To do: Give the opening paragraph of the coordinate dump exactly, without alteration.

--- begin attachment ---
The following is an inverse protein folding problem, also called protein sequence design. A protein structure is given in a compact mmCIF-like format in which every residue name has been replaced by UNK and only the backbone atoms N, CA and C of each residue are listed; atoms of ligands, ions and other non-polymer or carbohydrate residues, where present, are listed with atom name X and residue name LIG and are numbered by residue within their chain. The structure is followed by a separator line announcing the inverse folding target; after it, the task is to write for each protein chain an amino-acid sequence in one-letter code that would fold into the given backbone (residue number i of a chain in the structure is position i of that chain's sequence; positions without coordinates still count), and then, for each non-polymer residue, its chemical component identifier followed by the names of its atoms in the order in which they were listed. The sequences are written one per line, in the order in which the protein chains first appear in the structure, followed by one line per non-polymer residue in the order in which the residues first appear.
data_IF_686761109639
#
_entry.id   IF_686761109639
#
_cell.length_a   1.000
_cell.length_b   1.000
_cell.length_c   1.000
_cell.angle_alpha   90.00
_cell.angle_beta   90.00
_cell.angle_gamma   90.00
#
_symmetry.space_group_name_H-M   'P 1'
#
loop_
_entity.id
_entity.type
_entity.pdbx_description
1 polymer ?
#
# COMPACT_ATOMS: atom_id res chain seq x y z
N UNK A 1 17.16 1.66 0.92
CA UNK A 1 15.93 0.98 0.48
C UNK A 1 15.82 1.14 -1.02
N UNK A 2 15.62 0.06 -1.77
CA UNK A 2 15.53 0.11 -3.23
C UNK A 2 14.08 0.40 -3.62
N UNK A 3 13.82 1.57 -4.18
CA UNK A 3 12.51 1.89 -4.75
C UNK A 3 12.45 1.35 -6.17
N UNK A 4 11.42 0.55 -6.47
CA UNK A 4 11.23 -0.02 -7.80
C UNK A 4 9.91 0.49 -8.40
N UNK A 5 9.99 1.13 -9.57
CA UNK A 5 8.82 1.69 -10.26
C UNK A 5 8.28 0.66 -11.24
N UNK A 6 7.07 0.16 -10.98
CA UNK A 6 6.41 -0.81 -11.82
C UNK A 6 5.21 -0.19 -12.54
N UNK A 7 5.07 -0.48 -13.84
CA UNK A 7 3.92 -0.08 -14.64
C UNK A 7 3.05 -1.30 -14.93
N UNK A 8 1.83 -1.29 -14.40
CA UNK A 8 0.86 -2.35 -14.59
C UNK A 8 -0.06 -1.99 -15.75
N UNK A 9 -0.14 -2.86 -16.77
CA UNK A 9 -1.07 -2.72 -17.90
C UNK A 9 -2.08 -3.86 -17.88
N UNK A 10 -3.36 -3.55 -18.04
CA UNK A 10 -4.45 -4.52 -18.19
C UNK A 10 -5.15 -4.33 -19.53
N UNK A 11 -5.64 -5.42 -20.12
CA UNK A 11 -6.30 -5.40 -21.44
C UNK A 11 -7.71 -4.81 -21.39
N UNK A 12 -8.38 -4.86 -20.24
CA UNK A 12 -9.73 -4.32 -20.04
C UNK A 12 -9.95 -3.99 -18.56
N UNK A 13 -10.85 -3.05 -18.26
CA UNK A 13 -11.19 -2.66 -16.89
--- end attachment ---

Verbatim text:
The following is an inverse protein folding problem, also called protein sequence design. A protein structure is given in a compact mmCIF-like format in which every residue name has been replaced by UNK and only the backbone atoms N, CA and C of each residue are listed; atoms of ligands, ions and other non-polymer or carbohydrate residues, where present, are listed with atom name X and residue name LIG and are numbered by residue within their chain. The structure is followed by a separator line announcing the inverse folding target; after it, the task is to write for each protein chain an amino-acid sequence in one-letter code that would fold into the given backbone (residue number i of a chain in the structure is position i of that chain's sequence; positions without coordinates still count), and then, for each non-polymer residue, its chemical component identifier followed by the names of its atoms in the order in which they were listed. The sequences are written one per line, in the order in which the protein chains first appear in the structure, followed by one line per non-polymer residue in the order in which the residues first appear.